Dillon’s Story

Dillon participates in Junior Guards, Advanced Hip Hop, competitive tennis and snowboarding. Her fit body kept a hidden secret. When she was born, Dillon had an extra electrical circuit in her heart which is a condition called WPW or Wolf Parkinson White Syndrome.  She experienced no symptoms such as an irregular or racing heartbeat that would have prompted us to see a doctor. Dillon had annual physicals for her immunization shots but it wasn’t until we took advantage of the high school Booster fundraiser physical that any heart testing was offered. The Heartfelt Cardiac Projects was offering heart screenings for a charitable donation and we took advantage of the opportunity to check off that box with their EKG and Echocardiogram tests. Was I surprised when the results came back indicating that Dillon’s results were out of the normal range with a Delta Wave on the EKG. I gasped when I google’d Delta Wave on an EKG, then began the process of figuring out what we needed to do.

First, I called the pediatrician who told us to stop all strenuous activities immediately and referred us to a cardiologist. It took a couple weeks to get an appointment which was hard to understand if this condition was serious enough to warrant no activity. Doubts surfaced while I waited. I started to wonder if this was a false positive, after all, my daughter was extremely active and competitive and she had never once complained about anything but coming in second.

Finally, the appointment day arrived to see the cardiologist. She confirmed the Heartfelt results with another EKG and Echocardiogram. She was amazed at how we discovered the condition – Dillon was the first person to come into her office not having experienced any symptoms. I felt fortunate to not have gone through the symptoms as emergency room visits are something I like to avoid.  The seriousness of WPW was explained to us with a rallying cry that all children should be screened. We also were referred to an Electrophysiologist, which is a Doctor whose primary focus is on the hearts’ electrical system.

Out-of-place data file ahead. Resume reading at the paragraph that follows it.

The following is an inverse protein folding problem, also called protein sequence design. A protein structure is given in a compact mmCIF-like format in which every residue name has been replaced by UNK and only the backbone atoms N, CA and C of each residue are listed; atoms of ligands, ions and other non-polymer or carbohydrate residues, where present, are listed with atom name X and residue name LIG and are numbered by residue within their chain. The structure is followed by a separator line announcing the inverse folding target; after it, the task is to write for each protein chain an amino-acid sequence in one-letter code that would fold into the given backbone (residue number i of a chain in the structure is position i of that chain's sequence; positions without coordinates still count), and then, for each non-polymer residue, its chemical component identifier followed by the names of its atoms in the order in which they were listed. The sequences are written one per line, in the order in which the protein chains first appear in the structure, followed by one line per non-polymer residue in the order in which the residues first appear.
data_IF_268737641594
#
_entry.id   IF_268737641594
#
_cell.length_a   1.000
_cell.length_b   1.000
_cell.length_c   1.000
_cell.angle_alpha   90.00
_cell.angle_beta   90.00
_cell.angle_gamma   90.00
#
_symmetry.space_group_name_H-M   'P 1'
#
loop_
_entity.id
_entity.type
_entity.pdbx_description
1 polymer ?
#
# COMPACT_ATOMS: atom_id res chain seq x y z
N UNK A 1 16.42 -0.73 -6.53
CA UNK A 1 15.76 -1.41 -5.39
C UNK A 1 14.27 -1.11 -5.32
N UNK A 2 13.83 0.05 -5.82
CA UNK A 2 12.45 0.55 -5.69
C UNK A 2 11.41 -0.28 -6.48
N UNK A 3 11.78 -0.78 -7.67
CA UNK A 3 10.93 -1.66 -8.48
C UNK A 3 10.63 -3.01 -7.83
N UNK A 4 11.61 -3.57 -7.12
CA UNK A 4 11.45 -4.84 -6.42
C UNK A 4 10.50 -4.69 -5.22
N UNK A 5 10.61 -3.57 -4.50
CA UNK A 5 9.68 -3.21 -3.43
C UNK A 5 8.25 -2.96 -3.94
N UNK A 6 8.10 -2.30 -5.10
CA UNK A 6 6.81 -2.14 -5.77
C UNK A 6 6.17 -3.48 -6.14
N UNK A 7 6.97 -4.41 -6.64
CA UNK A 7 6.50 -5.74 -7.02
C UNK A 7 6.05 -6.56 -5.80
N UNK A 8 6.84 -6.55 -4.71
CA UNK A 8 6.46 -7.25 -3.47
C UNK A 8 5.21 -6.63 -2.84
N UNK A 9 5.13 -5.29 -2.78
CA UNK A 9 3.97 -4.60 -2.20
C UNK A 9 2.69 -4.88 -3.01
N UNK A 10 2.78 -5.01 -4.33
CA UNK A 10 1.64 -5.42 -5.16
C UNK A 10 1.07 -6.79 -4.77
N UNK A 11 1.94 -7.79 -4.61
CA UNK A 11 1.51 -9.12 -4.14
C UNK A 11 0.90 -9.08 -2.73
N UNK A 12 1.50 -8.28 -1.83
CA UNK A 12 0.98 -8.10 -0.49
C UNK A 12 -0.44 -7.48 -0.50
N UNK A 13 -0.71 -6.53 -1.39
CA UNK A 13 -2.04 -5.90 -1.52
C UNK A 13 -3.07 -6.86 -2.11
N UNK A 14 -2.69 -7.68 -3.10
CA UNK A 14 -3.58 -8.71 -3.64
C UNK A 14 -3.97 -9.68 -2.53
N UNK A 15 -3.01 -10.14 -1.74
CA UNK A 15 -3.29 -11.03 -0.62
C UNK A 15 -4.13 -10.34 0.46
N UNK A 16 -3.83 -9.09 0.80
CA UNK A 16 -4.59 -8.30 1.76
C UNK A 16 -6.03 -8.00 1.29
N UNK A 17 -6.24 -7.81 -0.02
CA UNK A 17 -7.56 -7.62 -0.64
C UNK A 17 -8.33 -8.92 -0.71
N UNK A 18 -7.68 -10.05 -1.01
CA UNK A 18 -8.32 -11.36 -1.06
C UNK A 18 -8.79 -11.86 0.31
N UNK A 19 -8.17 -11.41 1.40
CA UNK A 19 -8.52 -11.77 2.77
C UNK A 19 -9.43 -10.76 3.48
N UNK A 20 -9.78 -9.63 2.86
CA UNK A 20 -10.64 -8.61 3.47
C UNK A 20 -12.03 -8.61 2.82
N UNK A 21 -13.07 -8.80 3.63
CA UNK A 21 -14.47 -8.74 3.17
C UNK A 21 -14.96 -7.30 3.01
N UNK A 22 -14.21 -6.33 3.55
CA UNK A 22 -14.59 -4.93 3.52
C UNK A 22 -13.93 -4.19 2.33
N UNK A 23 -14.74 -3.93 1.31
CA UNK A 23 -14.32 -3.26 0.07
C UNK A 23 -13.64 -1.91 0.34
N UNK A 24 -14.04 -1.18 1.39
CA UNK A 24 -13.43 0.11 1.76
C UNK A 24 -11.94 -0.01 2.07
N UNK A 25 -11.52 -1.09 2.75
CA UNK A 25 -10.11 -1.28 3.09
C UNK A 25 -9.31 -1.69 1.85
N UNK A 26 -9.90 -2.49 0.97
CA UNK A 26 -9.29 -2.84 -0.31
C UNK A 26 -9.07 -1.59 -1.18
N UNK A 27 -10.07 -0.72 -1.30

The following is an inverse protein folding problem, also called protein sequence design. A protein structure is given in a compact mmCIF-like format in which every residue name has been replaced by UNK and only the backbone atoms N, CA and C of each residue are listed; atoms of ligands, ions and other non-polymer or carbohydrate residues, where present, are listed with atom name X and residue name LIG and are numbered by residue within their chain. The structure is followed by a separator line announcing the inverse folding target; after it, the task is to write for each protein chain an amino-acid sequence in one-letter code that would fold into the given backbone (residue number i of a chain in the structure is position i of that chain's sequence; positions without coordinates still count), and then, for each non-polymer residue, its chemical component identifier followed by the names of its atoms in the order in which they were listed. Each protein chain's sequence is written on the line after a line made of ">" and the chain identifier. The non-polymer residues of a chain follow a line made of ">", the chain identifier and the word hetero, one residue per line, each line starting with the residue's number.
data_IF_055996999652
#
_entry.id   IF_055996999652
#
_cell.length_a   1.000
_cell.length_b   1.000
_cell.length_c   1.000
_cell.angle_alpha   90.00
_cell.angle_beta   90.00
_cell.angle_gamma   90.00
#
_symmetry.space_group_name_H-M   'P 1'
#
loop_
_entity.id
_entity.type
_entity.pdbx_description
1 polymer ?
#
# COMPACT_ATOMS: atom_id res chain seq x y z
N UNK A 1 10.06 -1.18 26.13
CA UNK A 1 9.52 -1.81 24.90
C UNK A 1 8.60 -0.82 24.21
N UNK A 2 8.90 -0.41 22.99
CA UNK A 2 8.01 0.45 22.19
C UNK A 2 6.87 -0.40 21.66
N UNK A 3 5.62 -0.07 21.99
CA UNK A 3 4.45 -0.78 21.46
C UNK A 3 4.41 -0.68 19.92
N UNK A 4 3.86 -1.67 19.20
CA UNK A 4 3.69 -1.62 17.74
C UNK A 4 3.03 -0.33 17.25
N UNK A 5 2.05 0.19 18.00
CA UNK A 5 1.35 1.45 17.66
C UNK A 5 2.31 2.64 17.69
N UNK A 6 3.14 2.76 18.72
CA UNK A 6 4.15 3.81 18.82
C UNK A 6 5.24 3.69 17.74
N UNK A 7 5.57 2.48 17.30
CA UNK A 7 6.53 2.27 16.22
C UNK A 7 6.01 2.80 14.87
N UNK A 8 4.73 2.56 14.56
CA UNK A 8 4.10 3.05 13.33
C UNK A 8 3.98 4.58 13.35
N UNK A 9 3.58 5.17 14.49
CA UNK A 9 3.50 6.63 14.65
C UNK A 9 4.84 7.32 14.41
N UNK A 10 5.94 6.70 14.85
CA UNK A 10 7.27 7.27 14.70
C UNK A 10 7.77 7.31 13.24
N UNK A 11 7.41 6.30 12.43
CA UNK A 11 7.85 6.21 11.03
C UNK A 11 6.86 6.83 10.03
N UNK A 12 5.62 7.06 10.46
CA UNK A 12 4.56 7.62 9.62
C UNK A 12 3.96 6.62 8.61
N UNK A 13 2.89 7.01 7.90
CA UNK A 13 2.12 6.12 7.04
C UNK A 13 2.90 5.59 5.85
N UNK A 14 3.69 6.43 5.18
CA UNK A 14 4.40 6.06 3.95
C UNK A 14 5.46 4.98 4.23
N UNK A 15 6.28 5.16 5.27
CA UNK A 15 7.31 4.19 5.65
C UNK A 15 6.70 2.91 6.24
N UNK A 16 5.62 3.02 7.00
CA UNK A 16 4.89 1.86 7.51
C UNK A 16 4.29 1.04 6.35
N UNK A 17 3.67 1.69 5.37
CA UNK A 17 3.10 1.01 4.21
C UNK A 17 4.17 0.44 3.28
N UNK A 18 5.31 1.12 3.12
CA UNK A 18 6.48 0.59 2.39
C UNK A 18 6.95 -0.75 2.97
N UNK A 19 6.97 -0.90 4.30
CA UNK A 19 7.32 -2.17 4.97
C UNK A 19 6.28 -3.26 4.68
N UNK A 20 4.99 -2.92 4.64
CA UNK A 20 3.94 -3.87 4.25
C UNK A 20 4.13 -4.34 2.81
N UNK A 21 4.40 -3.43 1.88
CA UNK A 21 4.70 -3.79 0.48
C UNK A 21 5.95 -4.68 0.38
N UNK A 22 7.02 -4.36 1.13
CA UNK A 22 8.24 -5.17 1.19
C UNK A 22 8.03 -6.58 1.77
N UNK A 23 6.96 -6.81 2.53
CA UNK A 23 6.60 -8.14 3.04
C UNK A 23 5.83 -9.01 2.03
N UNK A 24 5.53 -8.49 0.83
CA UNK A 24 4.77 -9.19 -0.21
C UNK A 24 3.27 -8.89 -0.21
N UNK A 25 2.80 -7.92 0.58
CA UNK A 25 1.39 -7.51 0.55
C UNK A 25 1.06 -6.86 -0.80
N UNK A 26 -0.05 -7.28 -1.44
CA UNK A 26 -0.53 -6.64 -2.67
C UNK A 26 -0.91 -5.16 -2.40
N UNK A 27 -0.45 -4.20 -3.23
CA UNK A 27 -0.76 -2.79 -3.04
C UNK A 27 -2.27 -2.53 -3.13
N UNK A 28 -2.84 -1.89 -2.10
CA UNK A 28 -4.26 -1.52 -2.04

The Electrophysiologist office was packed.  Again they confirmed the EKG and inquired about the Heartfelt Cardiac Project. We learned that WPW is something you are born with, that 1 in 1000 people have WPW and that the procedure to correct it is called an Ablation. This highly successful surgery has low risks and was recommended for Dillon.  The doctor indicated ASAP on Dillon’s chart but it was 5 weeks later for the first operating room opening that an Ablation can be performed in was available.

It was difficult to wait for the operating room now that this condition was termed serious and school was out.  I felt uncertain about just what activity was permissible for Dillon to take part in.  At home, we were acting nonchalant about the situation to keep her happy and her anxiety at bay. I shared my fears with family and friends for reassurance. It was amazing how many people we discovered had either WPW or an Ablation.  I started to feel more confident about getting through this procedure.

The surgery was a success!  The hospital was efficient, professional and caring. The Electrophysiologist was able to get in, ID and zap the circuit on the first try. The condition was gone from the EKG. After waking up from anesthesia, Dillon had to lie flat in the hospital for 6 hours and stay overnight for observation. There was a 2 week recovery period at home with one final check up with the Electrophysiologist before all normal activities could be resumed. Dillon had one week to prepare for high school tennis tryouts. One month to the date of the Ablation Dillon made the Varsity tennis team at her high school.

Our family is indebted to the Heartfelt Cardiac Project.  They saved my daughter from pain and distress by identifying a hidden problem. They saved my family heartache and me from being someone who said “if only I had known.”